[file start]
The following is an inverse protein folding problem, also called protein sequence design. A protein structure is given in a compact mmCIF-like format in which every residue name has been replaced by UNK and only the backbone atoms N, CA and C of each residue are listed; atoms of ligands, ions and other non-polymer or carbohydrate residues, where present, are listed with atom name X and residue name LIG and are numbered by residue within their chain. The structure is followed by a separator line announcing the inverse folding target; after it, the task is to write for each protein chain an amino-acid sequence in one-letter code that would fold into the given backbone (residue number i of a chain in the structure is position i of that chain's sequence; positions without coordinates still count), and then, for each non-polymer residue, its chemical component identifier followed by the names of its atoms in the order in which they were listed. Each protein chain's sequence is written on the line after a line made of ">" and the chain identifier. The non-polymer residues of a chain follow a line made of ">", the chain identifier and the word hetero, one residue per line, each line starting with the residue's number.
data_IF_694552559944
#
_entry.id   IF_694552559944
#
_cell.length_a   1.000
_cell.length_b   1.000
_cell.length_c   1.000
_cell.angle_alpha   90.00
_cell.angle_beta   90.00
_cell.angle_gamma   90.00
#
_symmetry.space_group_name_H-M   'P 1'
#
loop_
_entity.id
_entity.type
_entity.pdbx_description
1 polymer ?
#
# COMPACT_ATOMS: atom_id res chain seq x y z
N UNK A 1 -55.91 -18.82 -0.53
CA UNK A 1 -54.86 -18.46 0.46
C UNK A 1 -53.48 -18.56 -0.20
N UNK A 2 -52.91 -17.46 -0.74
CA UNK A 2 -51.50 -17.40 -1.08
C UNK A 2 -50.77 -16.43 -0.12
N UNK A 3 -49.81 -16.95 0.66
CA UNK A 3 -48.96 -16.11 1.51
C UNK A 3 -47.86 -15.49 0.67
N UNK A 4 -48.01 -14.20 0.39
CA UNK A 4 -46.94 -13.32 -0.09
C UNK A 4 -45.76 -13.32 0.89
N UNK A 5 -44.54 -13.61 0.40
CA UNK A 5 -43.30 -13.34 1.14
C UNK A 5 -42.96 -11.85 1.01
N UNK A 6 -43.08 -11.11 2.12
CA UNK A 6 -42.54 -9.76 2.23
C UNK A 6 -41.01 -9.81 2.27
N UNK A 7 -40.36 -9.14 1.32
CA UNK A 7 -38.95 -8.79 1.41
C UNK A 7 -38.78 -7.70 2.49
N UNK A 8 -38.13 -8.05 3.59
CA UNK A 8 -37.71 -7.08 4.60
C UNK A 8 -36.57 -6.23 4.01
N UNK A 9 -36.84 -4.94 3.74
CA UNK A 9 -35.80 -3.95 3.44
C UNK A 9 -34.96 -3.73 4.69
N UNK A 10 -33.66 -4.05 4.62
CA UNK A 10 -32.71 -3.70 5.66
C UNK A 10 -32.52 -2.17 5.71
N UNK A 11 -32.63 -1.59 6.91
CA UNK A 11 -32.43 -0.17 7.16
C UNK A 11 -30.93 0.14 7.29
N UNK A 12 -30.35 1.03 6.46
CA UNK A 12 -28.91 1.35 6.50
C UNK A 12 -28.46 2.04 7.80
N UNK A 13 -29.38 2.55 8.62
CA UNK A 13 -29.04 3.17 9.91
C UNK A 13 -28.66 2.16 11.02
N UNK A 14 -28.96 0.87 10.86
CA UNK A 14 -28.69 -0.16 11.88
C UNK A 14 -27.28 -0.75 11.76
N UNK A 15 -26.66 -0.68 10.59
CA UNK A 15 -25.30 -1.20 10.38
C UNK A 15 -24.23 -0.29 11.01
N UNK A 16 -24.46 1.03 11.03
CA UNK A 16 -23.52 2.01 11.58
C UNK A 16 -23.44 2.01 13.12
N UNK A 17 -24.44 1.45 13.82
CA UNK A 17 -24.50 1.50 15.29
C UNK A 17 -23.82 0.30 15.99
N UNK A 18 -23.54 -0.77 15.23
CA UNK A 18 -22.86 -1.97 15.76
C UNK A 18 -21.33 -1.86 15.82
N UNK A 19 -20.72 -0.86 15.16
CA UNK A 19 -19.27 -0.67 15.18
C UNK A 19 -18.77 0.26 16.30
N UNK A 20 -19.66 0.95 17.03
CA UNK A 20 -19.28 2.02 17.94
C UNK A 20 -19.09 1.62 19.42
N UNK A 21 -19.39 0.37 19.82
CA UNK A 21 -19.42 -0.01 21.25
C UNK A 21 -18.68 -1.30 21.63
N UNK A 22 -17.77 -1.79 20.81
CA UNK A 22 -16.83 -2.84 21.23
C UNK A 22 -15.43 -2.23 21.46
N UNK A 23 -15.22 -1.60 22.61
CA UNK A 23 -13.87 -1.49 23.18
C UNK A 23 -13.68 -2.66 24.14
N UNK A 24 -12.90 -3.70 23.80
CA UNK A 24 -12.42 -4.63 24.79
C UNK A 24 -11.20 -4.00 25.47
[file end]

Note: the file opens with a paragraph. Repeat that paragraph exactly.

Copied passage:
The following is an inverse protein folding problem, also called protein sequence design. A protein structure is given in a compact mmCIF-like format in which every residue name has been replaced by UNK and only the backbone atoms N, CA and C of each residue are listed; atoms of ligands, ions and other non-polymer or carbohydrate residues, where present, are listed with atom name X and residue name LIG and are numbered by residue within their chain. The structure is followed by a separator line announcing the inverse folding target; after it, the task is to write for each protein chain an amino-acid sequence in one-letter code that would fold into the given backbone (residue number i of a chain in the structure is position i of that chain's sequence; positions without coordinates still count), and then, for each non-polymer residue, its chemical component identifier followed by the names of its atoms in the order in which they were listed. Each protein chain's sequence is written on the line after a line made of ">" and the chain identifier. The non-polymer residues of a chain follow a line made of ">", the chain identifier and the word hetero, one residue per line, each line starting with the residue's number.